Driver assistance and traffic systems have an enormous potential to improve road safety by targeted support of the human user (in this case the driver) in overly demanding or hazardous situations. To realize this potential and to achieve driver compliance, the systems need to act in accordance with the driver’s own driving intentions and not at cross-purposes. This requirement is particularly important in urban traffic, due to its great complexity, diversity of situations and options for driver response; the limiting factor is usually the time budget for decisions, which is generally smaller than in freeway traffic and must be used as effectively as possible. If the intervention strategy of a vehicle system clashes with the intentions and actions of the driver, the resulting ambiguous situation could lead to delays, missing the window of opportunity for mitigating a traffic conflict. Hence, inferring the driver’s intentions and predicting his response to a hazardous situation as early as possible are of central importance for coordinated driver assistance; intention inference and behavior prediction should be adapted to the individual driver and the situation.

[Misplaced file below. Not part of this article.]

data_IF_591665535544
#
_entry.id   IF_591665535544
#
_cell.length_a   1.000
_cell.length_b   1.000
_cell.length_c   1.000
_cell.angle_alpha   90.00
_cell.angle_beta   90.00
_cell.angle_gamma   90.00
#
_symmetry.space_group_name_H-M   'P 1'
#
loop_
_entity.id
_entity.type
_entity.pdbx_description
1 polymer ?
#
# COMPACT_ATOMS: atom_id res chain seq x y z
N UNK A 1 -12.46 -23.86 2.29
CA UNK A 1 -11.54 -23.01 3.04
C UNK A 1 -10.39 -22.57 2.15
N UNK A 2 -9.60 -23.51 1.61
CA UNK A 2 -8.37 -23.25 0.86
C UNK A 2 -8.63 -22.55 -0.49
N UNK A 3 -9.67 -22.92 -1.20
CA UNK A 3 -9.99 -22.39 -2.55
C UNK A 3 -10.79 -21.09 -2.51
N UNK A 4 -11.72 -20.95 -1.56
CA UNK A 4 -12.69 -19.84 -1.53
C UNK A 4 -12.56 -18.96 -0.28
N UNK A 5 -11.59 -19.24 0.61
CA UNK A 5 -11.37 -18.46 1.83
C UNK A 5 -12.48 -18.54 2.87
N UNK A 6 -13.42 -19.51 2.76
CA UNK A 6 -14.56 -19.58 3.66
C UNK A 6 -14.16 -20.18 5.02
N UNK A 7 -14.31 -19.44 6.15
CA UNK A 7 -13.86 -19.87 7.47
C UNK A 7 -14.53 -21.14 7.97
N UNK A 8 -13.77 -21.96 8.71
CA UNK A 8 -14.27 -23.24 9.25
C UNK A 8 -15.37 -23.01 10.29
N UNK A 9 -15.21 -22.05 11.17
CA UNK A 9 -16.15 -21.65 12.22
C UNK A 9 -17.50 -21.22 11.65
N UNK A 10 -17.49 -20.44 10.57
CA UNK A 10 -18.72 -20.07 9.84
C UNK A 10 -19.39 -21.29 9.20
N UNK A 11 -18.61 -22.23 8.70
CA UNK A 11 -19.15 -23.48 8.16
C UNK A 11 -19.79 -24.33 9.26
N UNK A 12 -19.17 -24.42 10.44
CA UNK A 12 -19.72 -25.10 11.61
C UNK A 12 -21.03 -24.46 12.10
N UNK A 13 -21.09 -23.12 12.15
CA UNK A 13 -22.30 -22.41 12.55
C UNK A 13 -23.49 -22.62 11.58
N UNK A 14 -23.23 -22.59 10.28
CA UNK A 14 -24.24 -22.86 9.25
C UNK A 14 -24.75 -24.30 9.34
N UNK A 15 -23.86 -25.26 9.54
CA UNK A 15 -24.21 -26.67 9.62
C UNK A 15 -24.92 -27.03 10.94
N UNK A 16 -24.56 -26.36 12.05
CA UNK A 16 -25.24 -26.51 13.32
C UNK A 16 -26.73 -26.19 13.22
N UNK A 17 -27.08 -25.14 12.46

The central aims of the sub-project are:
After analysis of data requirements, the sub-project will work on detailed intention inference and behavior prediction algorithms for urban areas. The quality of the algorithms will be systematically tested and demonstrated in project test cars. Demonstration of the algorithms represents the central result of the sub-project.
The consortium structure will contribute to cooperation between university and industry partners in development of algorithms utilizing different input signals and in their comparative quality assessment. The practical benefits of the algorithms will emerge through their integration into applications. Direct integration is planned by the industrial partners, particularly in cognitive assistance applications.
In the sub-project “Human-Machine Interaction for Urban Environments”, additional applications that are limited in scope to informing or warning the driver, but that do not intervene, will be demonstrated. In this way, the cooperation in UR:BAN will enable utilization of these algorithms as well.